This command sets a breakpoint on NtAllocateVirtualMemory that sets the 0x100000 flag in the fifth parameter (recall my previous discussion on x64 calling conventions). After altering that parameter, execution is resumed and the program continues to run normally.

If we look at the prototype for NtAllocateVirtualMemory:

// NtAllocateVirtualMemory allocates
// virtual memory in the user mode
// address range.
NTSYSAPI
NTSTATUS
NTAPI
NtAllocateVirtualMemory(
IN HANDLE ProcessHandle,
IN OUT PVOID *BaseAddress,
IN ULONG ZeroBits,
IN OUT PULONG AllocationSize,
IN ULONG AllocationType,
IN ULONG Protect
);
 

 

… we can see that we are modifying the “AllocationType” parameter. Compare this to the documentation of the VirtualAlloc function, and you’ll see what is going on here (the flAllocationType parameter is passed as AllocationType). The flag we passed is MEM_TOP_DOWN, which, according to MSDN, “allocates memory at the highest possible address”.

After performing this modification, most allocations will have more than 32 significant bits, which will help catch pointer truncation bugs that deal with dynamic memory allocations very quickly.

Earlier, I said that this will only affect most allocations. There are a couple of caveats for this tecnique:

  • It does not modify data section view mappings (file mappings). I leave it as an exercise for the reader to make a similar conditional breakpoint for ntdll!NtMapViewOfSection.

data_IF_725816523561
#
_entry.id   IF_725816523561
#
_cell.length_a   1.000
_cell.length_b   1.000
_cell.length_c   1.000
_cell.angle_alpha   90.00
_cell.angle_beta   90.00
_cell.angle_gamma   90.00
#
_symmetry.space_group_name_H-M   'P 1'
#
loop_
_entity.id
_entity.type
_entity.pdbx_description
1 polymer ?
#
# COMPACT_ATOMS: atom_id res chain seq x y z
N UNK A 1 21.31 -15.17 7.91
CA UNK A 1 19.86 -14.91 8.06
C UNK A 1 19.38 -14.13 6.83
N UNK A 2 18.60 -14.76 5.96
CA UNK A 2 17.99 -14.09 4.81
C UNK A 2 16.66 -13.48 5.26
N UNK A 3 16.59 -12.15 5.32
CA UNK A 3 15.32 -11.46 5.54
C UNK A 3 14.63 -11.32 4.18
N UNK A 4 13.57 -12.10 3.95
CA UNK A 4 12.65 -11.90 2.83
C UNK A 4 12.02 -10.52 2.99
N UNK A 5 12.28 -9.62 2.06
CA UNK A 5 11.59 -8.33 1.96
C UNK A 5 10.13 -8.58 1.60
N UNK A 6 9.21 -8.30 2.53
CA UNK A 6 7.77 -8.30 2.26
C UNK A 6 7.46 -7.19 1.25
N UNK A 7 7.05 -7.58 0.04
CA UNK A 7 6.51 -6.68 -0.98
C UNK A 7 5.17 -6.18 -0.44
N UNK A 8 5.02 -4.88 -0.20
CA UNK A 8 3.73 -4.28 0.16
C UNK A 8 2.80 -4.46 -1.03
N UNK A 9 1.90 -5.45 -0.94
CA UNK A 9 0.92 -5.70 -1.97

• It does not catch the first heap segment in the first heap (the process heap) normally, unless you go out of your way to apply the breakpoint before the process heap is created. One workaround is to just add some dummy allocations at the start of the program to consume the first heap segment, such that subsequent allocations are forced to go through a new heap segment which will be allocated in the high end of the address space.

Despite these limitations, however, I think you’ll find this to be an effective tool to help catch pointer truncation bugs quickly.

For my next few posts, I’m going to take a break from x64 debugging topics and focus on a different topic for a bit. Stay tuned!

Update: Pavel Lebedinsky commented that you can set HKLM\System\CurrentControlSet\Control\Session Manager\Memory Management\AllocationPreference (REG_DWORD) to 0x100000 to achieve a similar effect as the steps I posted, without some of the caveats of the conditional breakpoint I described above (in particular, the initial heap segments will reside in the high end of the address space).  This is a more elegant solution than the one I proposed, so I would recommend using it instead.  Note that ths alters the allocation granularity on a system-wide basis instead of a process-wide basis.

One Response to “Introduction to x64 debugging, part 5”

  1. Pavel Lebedinsky says:

    You can enforce MEM_TOP_DOWN globally (for apps that are large address aware) by setting AllocationPreference value in the registry:

    http://www.microsoft.com/whdc/system/platform/server/PAE/PAEdrv.mspx

Leave a Reply

You must be logged in to post a comment.